For hundreds of years, the stethoscope has forged a bond—literally and figuratively—between doctor and patient. Nevertheless, this tool has landed on medicine’s “endangered species” list, increasingly marginalized in favor of more technologically advanced diagnostic testing that is more expensive and less personal.
In concert, the stethoscope’s role in medical training has similarly been deemphasized, as medical students and residents—not to mention young attendings, too—all fail to develop the once prized skill of cardiac auscultation. Yet it was the stethoscope that first attracted me to cardiology, and this experience clearly shaped my conviction that the physical exam is in dire need of resuscitation. So began the premise for my Harvard Macy project in 2015.
Using a series of ten internet-based modules previously created by a now emeritus University of Michigan cardiology professor, I arrived in Boston with a curriculum for cardiac auscultation geared toward internal medicine residents on the general cardiology inpatient service. As luck would have it, my small group included an internal medicine resident, who provided directed feedback on the project’s perceived value but also on the outdated technology, the reality of nonexistent inpatient time conducive to such an exercise, and the tension between simulated learning and bedside learning. Channeling my inner Kern and Kotter, I returned home to Ann Arbor to create a needs assessment and informally polled medical students, residents, and cardiology faculty as to the utility of auscultation. The residents and faculty provided candid feedback and forced me to rethink my project entirely. Rather than focus on the physical examination, they first wanted didactics focusing on basic cardiac pathology—arrhythmias, devices, hemodynamic monitoring, etc. This became the basis for a successful fellow-created, fellow-taught CCU didactic series that has been extremely well received. As for the physical exam modules, they have found a home within the medical school, where I received protected time during the cardiac pathophysiology block and introduced a modernized but abridged curriculum. As I work on these modules, I continue to think of ways to adapt them for residents as originally intended.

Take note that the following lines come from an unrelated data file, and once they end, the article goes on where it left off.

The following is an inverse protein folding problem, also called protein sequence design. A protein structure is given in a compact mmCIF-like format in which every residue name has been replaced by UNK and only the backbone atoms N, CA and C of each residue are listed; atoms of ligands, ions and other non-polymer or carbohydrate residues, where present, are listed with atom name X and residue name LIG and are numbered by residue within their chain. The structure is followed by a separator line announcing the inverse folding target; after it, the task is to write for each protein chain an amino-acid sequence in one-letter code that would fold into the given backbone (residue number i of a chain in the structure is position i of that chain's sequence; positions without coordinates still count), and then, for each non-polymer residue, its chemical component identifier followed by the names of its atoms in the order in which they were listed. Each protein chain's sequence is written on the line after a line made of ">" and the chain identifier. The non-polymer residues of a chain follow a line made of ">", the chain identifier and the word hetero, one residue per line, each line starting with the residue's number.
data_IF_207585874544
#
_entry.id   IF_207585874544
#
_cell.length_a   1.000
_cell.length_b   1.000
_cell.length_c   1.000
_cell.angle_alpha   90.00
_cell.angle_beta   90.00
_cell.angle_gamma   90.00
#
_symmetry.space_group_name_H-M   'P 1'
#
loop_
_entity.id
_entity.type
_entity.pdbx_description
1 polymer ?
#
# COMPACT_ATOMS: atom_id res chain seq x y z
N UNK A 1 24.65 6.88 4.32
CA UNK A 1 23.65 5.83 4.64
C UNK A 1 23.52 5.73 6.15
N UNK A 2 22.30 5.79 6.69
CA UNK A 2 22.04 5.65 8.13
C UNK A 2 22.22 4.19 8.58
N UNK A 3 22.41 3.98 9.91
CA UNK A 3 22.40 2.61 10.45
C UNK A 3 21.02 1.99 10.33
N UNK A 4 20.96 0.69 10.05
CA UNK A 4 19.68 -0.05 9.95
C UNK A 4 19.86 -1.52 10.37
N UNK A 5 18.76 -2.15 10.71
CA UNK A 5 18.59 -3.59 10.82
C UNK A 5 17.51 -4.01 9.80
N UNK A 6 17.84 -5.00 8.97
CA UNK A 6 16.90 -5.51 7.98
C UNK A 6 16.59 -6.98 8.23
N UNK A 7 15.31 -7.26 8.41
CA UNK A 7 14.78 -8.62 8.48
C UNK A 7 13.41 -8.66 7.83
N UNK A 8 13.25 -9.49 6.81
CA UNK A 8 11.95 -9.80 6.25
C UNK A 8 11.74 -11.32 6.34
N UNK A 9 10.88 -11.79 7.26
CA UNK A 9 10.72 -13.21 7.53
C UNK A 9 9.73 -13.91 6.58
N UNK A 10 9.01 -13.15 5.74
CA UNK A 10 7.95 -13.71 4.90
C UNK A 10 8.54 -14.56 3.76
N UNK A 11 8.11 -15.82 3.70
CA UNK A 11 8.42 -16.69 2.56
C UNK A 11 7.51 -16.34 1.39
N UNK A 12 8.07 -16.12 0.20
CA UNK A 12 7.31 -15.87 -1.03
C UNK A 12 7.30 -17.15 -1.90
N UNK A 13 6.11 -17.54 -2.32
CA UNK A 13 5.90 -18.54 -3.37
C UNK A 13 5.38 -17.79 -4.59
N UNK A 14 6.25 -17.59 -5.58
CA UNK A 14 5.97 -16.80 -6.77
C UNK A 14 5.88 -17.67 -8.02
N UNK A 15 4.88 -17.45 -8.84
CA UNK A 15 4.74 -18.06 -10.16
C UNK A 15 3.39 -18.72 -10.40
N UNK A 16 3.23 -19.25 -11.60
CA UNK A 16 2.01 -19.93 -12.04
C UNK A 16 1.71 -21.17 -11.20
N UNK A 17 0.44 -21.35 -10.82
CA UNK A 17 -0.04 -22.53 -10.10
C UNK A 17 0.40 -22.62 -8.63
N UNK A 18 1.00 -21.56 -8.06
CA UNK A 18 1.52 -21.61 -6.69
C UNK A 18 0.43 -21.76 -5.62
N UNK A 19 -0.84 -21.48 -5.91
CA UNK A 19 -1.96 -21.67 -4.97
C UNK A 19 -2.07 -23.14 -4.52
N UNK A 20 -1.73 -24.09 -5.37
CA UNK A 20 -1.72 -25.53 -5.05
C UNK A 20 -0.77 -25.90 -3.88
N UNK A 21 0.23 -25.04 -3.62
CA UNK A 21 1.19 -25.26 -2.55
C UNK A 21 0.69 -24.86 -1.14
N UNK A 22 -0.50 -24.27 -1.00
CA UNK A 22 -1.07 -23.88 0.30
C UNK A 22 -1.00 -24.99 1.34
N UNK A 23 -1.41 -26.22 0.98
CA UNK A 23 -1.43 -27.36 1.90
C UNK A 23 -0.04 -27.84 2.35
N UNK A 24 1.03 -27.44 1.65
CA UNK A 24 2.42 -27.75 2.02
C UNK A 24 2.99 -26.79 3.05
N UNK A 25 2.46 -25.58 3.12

However, my Macy experience did not end there. Energized by the conference, I returned to Ann Arbor and helped to create a Clinician-Educator Pathway within our cardiology fellowship. Shaped by my experience in Boston and my local mentors at Michigan, we created a track that combined seminars, teaching opportunities, and education-focused scholarship. Currently, we are trying to expand the pathway to all trainees within the larger department of graduate medical education.
As a result of the cardiology fellowship pathway experience, I was then asked by the American College of Cardiology to create a national conference for cardiology fellows interested in medical education. That conference will now run parallel to and interface with one of the ACC’s annual CME courses in Montana next February. Invited fellows will attend a presenter “bootcamp” and then partner with a distinguished educator to deliver a case presentation to the CME audience. In April, I will then help to run a "Clinician-Educator" bootcamp for cardiology fellows at the national American College of Cardiology meeting in Chicago. The doors that have opened to me as a result of my Macy experience are simply incredible!
Editor’s Note: This blog is part of a new series entitled “Taking Harvard Macy Back Home” in which we will feature stories of the evolution of scholars’ projects after completion of Harvard Macy Institute courses.
Dr Craig Alpert is a 3rd-Year cardiology fellow at the University of Michigan Health System who focuses on heart failure and palliative care in addition to medical education. Originally from Pittsburgh, Craig attended Harvard College and the University of Pennsylvania School of Medicine, where he remained to complete an internal medicine residency. He participated in the Harvard-Macy Future Clinician Educators program in 2014 and was thrilled to return as a co-facilitator this year. When not in the hospital, Craig enjoys traveling, spending time with family, cheering on his Steelers, and training a new golden retriever puppy named Maizey with his wife Aviva.